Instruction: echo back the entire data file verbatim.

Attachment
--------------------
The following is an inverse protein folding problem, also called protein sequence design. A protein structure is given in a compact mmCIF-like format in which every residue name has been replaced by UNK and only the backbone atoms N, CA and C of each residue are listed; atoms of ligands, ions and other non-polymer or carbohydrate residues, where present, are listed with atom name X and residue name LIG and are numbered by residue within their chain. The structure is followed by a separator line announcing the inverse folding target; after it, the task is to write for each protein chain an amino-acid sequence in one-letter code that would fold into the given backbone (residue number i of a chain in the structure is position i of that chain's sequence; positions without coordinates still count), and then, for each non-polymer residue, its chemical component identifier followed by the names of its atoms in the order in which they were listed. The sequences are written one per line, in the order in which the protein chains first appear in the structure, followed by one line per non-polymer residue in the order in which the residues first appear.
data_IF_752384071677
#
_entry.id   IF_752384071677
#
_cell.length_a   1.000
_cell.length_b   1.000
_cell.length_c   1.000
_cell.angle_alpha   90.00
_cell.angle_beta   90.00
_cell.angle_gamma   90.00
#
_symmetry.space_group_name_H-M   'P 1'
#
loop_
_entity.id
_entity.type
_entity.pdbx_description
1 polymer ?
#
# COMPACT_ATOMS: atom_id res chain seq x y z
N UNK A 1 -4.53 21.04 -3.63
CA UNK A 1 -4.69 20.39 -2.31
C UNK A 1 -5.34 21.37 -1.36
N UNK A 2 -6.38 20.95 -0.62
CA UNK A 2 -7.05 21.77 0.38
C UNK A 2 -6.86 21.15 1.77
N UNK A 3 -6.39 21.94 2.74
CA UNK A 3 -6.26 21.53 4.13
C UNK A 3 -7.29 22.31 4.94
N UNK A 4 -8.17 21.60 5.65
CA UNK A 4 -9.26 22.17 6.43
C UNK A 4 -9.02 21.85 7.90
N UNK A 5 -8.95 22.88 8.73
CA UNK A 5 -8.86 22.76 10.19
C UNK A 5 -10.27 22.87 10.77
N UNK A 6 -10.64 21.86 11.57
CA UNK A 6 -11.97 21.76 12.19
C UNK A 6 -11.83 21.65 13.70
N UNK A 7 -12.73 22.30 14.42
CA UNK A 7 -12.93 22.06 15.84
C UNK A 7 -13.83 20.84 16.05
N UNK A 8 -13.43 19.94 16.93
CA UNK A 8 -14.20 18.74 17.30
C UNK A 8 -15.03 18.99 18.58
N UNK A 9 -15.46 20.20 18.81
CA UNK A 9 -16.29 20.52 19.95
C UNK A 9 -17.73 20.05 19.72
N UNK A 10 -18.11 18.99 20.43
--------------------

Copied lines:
The following is an inverse protein folding problem, also called protein sequence design. A protein structure is given in a compact mmCIF-like format in which every residue name has been replaced by UNK and only the backbone atoms N, CA and C of each residue are listed; atoms of ligands, ions and other non-polymer or carbohydrate residues, where present, are listed with atom name X and residue name LIG and are numbered by residue within their chain. The structure is followed by a separator line announcing the inverse folding target; after it, the task is to write for each protein chain an amino-acid sequence in one-letter code that would fold into the given backbone (residue number i of a chain in the structure is position i of that chain's sequence; positions without coordinates still count), and then, for each non-polymer residue, its chemical component identifier followed by the names of its atoms in the order in which they were listed. The sequences are written one per line, in the order in which the protein chains first appear in the structure, followed by one line per non-polymer residue in the order in which the residues first appear.
data_IF_752384071677
#
_entry.id   IF_752384071677
#
_cell.length_a   1.000
_cell.length_b   1.000
_cell.length_c   1.000
_cell.angle_alpha   90.00
_cell.angle_beta   90.00
_cell.angle_gamma   90.00
#
_symmetry.space_group_name_H-M   'P 1'
#
loop_
_entity.id
_entity.type
_entity.pdbx_description
1 polymer ?
#
# COMPACT_ATOMS: atom_id res chain seq x y z
N UNK A 1 -4.53 21.04 -3.63
CA UNK A 1 -4.69 20.39 -2.31
C UNK A 1 -5.34 21.37 -1.36
N UNK A 2 -6.38 20.95 -0.62
CA UNK A 2 -7.05 21.77 0.38
C UNK A 2 -6.86 21.15 1.77
N UNK A 3 -6.39 21.94 2.74
CA UNK A 3 -6.26 21.53 4.13
C UNK A 3 -7.29 22.31 4.94
N UNK A 4 -8.17 21.60 5.65
CA UNK A 4 -9.26 22.17 6.43
C UNK A 4 -9.02 21.85 7.90
N UNK A 5 -8.95 22.88 8.73
CA UNK A 5 -8.86 22.76 10.19
C UNK A 5 -10.27 22.87 10.77
N UNK A 6 -10.64 21.86 11.57
CA UNK A 6 -11.97 21.76 12.19
C UNK A 6 -11.83 21.65 13.70
N UNK A 7 -12.73 22.30 14.42
CA UNK A 7 -12.93 22.06 15.84
C UNK A 7 -13.83 20.84 16.05
N UNK A 8 -13.43 19.94 16.93
CA UNK A 8 -14.20 18.74 17.30
C UNK A 8 -15.03 18.99 18.58
N UNK A 9 -15.46 20.20 18.81
CA UNK A 9 -16.29 20.52 19.95
C UNK A 9 -17.73 20.05 19.72
N UNK A 10 -18.11 18.99 20.43